Greece was fixed for a few months, when the so-called "anti-austerity" government of PM Tsipras which came to power just over a year ago did what each on its predecessors did by kicking the can and trading off what little sovereignty Greece has left for promises of more cash from Europe, but it is broken once again.
Earlier today, services across Greece ground to a halt Thursday as workers joined in a massive general strike that cancelled flights, ferries and public transport, shut down schools, courts and pharmacies, and left public hospitals with emergency staff. Even the undertakers are striking.
Thursday's general strike is the most significant the coalition government of Prime Minister Alexis Tsipras has faced since he initially came to power about a year ago. As an opposition party, Tsipras' radical left Syriza party had led opposition to pension reforms, but he was forced into a dramatic policy U-turn last year when he faced the stark choice of signing up to a third bailout or the country being kicked out of the eurozone.
The strike comes as the government negotiates with Greece's international debt inspectors, who returned to Athens this week to review progress on the country's bailout obligations. The central Athens hotel where the inspectors were staying was heavily guarded by police.
As CBC reports, well over 20,000 supporters of a Communist party-backed union were marching through central Athens, while around 10,000 more people — including about 1,000 lawyers in suits and ties — were gathering for a separate demonstration. A heavy police presence was deployed in the capital, as previous protests have often degenerated into riots.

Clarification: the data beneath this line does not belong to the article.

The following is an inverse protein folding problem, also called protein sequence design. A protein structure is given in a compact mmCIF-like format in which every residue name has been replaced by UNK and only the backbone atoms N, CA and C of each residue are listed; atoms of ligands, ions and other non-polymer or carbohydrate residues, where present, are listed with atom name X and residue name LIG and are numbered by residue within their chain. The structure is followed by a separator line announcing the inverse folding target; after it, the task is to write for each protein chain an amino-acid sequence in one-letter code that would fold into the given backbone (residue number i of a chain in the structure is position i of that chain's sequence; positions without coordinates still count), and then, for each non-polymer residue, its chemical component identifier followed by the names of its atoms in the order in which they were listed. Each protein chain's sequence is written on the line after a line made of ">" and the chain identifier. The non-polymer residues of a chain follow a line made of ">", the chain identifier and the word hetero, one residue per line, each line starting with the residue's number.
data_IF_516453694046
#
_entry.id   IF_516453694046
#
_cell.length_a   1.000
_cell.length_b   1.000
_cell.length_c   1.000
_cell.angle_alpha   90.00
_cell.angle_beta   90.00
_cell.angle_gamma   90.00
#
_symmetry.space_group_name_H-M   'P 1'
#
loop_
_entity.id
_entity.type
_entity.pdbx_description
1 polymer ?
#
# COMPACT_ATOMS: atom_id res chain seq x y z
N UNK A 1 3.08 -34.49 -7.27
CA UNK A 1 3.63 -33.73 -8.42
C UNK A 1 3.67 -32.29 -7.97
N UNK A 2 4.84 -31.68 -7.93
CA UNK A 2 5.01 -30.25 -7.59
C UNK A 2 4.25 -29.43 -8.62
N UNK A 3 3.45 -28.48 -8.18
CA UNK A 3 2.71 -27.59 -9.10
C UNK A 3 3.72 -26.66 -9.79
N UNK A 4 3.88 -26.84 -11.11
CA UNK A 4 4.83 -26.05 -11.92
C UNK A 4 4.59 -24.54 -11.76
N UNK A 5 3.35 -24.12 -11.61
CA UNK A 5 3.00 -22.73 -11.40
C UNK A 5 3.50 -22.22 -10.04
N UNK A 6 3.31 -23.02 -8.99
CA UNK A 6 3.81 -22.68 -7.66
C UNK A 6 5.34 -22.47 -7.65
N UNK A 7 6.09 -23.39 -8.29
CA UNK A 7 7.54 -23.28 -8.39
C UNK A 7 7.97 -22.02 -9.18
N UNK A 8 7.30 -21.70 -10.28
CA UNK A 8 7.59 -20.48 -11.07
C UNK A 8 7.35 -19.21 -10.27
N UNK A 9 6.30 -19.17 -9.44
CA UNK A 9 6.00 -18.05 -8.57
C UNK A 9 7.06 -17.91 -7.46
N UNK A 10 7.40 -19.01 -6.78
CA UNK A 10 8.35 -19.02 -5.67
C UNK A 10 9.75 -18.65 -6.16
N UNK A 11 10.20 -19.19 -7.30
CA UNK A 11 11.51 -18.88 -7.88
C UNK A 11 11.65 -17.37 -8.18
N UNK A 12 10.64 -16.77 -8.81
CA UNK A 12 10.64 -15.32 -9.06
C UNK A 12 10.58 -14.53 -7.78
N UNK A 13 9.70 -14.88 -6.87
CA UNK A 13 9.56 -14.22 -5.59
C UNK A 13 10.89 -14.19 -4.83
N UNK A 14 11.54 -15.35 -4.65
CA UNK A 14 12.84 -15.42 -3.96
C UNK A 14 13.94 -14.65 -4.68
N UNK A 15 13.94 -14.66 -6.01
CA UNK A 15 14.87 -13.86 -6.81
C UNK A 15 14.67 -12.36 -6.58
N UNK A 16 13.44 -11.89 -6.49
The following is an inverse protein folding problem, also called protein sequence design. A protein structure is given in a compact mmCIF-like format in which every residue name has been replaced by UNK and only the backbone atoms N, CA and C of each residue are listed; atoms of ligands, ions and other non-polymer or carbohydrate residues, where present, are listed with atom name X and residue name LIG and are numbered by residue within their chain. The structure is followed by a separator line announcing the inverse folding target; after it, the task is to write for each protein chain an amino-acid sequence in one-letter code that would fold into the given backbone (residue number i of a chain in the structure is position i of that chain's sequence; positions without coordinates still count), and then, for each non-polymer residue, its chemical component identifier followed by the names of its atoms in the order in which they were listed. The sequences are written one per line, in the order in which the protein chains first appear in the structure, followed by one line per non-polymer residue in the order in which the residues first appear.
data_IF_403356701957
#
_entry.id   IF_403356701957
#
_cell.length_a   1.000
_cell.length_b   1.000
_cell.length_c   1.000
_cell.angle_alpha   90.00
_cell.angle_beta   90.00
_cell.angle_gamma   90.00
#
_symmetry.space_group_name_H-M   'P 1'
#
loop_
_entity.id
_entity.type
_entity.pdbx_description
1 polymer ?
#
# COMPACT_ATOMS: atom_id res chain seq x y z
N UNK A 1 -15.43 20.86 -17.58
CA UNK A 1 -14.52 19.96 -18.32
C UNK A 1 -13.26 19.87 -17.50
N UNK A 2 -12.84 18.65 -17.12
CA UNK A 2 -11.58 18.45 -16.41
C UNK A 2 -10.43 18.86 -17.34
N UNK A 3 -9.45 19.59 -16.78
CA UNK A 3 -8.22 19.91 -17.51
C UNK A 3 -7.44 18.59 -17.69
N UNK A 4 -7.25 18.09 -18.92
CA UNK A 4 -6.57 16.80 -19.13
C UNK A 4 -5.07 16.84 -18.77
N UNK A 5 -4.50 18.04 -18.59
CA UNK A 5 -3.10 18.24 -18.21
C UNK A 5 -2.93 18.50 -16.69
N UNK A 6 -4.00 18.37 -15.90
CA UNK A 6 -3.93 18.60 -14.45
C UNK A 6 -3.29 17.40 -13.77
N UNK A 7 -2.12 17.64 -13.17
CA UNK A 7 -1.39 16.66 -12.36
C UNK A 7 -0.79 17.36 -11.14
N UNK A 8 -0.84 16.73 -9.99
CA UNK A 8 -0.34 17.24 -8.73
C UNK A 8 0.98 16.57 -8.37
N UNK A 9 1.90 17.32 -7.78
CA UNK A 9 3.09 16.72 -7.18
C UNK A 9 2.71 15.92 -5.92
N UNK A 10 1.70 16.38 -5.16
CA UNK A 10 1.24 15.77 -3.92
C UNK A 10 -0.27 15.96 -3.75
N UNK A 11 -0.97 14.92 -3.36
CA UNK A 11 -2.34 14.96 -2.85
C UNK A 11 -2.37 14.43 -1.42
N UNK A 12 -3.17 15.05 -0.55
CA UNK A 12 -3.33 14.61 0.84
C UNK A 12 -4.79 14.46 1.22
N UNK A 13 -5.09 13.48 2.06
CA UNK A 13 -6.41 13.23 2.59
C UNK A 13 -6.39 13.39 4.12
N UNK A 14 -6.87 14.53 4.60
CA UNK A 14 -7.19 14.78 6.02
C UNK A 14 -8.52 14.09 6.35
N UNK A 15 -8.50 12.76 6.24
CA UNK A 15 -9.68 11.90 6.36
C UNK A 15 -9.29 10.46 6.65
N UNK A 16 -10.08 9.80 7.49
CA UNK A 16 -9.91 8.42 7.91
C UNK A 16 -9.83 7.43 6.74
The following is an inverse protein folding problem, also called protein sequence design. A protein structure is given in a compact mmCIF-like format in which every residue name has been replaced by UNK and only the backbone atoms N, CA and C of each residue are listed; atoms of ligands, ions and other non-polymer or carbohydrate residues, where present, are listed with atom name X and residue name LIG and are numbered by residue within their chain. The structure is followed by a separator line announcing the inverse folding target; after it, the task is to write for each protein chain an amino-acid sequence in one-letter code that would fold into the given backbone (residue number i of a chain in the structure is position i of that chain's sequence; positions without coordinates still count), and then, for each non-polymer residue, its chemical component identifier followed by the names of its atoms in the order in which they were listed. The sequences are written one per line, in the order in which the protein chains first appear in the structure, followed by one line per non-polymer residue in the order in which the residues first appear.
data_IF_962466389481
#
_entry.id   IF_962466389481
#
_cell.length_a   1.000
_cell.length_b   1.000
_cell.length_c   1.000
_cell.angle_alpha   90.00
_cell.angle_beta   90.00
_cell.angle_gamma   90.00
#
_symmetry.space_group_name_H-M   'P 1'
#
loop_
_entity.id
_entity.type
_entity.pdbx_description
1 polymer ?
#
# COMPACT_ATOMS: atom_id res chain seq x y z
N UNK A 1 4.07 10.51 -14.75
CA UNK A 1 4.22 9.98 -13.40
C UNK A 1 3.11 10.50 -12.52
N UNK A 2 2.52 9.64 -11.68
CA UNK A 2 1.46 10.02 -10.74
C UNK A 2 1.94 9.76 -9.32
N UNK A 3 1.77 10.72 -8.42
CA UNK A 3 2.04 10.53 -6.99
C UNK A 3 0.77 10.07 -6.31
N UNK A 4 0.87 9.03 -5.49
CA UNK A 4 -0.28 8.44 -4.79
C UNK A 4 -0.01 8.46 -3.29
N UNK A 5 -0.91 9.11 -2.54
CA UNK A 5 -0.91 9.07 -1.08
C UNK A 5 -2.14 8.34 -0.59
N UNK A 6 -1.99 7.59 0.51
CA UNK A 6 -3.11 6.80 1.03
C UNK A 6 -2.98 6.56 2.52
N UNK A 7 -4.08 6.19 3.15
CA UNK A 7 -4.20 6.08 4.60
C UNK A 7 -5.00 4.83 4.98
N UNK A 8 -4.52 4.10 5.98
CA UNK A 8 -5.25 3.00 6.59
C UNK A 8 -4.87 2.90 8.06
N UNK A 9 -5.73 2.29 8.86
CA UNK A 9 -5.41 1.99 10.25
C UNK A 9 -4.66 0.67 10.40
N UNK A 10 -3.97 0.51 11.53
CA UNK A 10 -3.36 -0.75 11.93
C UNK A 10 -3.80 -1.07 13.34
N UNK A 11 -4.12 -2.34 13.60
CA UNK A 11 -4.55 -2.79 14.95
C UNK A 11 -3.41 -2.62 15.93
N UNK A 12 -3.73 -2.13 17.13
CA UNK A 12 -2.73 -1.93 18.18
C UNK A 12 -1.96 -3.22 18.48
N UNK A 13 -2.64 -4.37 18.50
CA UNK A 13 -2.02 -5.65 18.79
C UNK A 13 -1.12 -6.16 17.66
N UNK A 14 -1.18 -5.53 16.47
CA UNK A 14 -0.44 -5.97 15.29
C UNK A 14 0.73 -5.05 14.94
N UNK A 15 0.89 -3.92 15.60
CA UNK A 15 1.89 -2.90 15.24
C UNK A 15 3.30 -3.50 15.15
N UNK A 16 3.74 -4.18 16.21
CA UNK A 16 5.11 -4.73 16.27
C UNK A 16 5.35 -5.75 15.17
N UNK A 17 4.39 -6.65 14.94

Unions are angry at pension reforms that are part of Greece's third international bailout. The left-led government is trying to overhaul the country's ailing pension system by increasing social security contributions to avoid pension cuts, but critics say the reforms will lead many to lose two-thirds of their income to contributions and taxes.
Opposition to the reform has been vociferous, uniting a disparate group of professions, including farmers, artists, taxi drivers, lawyers, doctors, engineers and seamen among others.
Demonstrations were also planned in Thessaloniki — where about 200 taxi drivers drove through the city centre honking their horns in protest Thursday — and other Greek cities.
Proving just how messed up things in Greece are, Syriza has even issued a statement backing Thursday's strike: a strike aimed at Syriza!
The sentiment on the ground is back to square minus one: Athens pensioner Yannis Kouvalakis said Tsipras' government "fooled" Greeks by promising to reverse austerity cuts.
"Because they are from the left, what happened? Was the situation saved? Things got worse. They'd said they'd give some money to pensioners or the unemployed, increase the minimum wage to 750 euros (per month)," he said. "They cut five euros from my pension ... What can they give? Forget it."
Ferries between Greece's islands and the mainland remained tied up in port as part of the strike, while only limited public transport was operating in Athens for a few hours in the day and taxis also stayed off the streets. More than a dozen domestic flights were cancelled, while farmers maintained their blockades of highways that have forced motorists into lengthy detours.
State-run hospitals were functioning on emergency staff, while state schools, many shops and gas stations were shut.
Meanwhile, the mood earlier today reverted to one seen years ago, when violence among a small group of people, engaging in exchanges of Molotov cocktails and tear gas with riot police, was the daily norm.
Some visual examples:
As AP's Derek Gatopoulos summarizes it best, "Doctor friend leaving general strike rally: "It felt more like a wake than a protest rally." At which point we hit peak irony, because today the undertakers are also on strike.